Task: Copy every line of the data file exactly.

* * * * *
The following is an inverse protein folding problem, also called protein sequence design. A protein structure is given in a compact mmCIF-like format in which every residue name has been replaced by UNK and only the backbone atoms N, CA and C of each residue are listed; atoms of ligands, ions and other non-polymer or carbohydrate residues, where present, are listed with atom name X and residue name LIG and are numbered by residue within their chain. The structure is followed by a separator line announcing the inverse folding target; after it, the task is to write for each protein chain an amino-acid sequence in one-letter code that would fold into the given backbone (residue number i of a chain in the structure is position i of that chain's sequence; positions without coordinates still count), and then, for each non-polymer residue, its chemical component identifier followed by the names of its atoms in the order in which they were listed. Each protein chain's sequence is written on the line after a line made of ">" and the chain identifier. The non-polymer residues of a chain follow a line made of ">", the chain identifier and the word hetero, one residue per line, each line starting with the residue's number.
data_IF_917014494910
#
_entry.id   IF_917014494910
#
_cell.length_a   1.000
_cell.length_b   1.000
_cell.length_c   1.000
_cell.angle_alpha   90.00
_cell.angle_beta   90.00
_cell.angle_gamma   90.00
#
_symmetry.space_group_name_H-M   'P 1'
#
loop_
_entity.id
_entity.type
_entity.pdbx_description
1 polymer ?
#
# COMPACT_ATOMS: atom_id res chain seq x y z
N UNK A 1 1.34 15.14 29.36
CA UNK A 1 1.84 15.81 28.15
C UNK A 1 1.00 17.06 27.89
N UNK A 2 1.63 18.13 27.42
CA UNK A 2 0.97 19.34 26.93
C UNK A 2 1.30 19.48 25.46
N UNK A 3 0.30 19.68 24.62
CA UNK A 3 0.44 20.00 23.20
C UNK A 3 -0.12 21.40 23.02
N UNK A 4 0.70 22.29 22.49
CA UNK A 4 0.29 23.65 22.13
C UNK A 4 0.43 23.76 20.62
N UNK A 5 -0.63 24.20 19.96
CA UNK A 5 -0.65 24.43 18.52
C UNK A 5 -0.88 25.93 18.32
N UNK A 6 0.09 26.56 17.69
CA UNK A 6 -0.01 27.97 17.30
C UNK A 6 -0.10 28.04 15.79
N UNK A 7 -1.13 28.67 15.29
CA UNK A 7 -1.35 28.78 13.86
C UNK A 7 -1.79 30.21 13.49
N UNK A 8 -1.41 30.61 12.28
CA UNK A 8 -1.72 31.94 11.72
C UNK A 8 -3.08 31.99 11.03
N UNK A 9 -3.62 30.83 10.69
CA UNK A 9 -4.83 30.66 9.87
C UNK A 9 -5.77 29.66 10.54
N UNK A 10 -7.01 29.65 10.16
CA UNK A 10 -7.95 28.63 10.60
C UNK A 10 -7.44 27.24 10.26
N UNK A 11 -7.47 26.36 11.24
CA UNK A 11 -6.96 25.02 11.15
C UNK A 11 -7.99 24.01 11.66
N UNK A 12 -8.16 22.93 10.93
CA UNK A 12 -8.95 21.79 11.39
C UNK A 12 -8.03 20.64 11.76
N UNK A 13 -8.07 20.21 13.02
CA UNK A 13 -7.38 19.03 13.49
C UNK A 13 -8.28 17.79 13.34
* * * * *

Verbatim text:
The following is an inverse protein folding problem, also called protein sequence design. A protein structure is given in a compact mmCIF-like format in which every residue name has been replaced by UNK and only the backbone atoms N, CA and C of each residue are listed; atoms of ligands, ions and other non-polymer or carbohydrate residues, where present, are listed with atom name X and residue name LIG and are numbered by residue within their chain. The structure is followed by a separator line announcing the inverse folding target; after it, the task is to write for each protein chain an amino-acid sequence in one-letter code that would fold into the given backbone (residue number i of a chain in the structure is position i of that chain's sequence; positions without coordinates still count), and then, for each non-polymer residue, its chemical component identifier followed by the names of its atoms in the order in which they were listed. Each protein chain's sequence is written on the line after a line made of ">" and the chain identifier. The non-polymer residues of a chain follow a line made of ">", the chain identifier and the word hetero, one residue per line, each line starting with the residue's number.
data_IF_917014494910
#
_entry.id   IF_917014494910
#
_cell.length_a   1.000
_cell.length_b   1.000
_cell.length_c   1.000
_cell.angle_alpha   90.00
_cell.angle_beta   90.00
_cell.angle_gamma   90.00
#
_symmetry.space_group_name_H-M   'P 1'
#
loop_
_entity.id
_entity.type
_entity.pdbx_description
1 polymer ?
#
# COMPACT_ATOMS: atom_id res chain seq x y z
N UNK A 1 1.34 15.14 29.36
CA UNK A 1 1.84 15.81 28.15
C UNK A 1 1.00 17.06 27.89
N UNK A 2 1.63 18.13 27.42
CA UNK A 2 0.97 19.34 26.93
C UNK A 2 1.30 19.48 25.46
N UNK A 3 0.30 19.68 24.62
CA UNK A 3 0.44 20.00 23.20
C UNK A 3 -0.12 21.40 23.02
N UNK A 4 0.70 22.29 22.49
CA UNK A 4 0.29 23.65 22.13
C UNK A 4 0.43 23.76 20.62
N UNK A 5 -0.63 24.20 19.96
CA UNK A 5 -0.65 24.43 18.52
C UNK A 5 -0.88 25.93 18.32
N UNK A 6 0.09 26.56 17.69
CA UNK A 6 -0.01 27.97 17.30
C UNK A 6 -0.10 28.04 15.79
N UNK A 7 -1.13 28.67 15.29
CA UNK A 7 -1.35 28.78 13.86
C UNK A 7 -1.79 30.21 13.49
N UNK A 8 -1.41 30.61 12.28
CA UNK A 8 -1.72 31.94 11.72
C UNK A 8 -3.08 31.99 11.03
N UNK A 9 -3.62 30.83 10.69
CA UNK A 9 -4.83 30.66 9.87
C UNK A 9 -5.77 29.66 10.54
N UNK A 10 -7.01 29.65 10.16
CA UNK A 10 -7.95 28.63 10.60
C UNK A 10 -7.44 27.24 10.26
N UNK A 11 -7.47 26.36 11.24
CA UNK A 11 -6.96 25.02 11.15
C UNK A 11 -7.99 24.01 11.66
N UNK A 12 -8.16 22.93 10.93
CA UNK A 12 -8.95 21.79 11.39
C UNK A 12 -8.03 20.64 11.76
N UNK A 13 -8.07 20.21 13.02
CA UNK A 13 -7.38 19.03 13.49
C UNK A 13 -8.28 17.79 13.34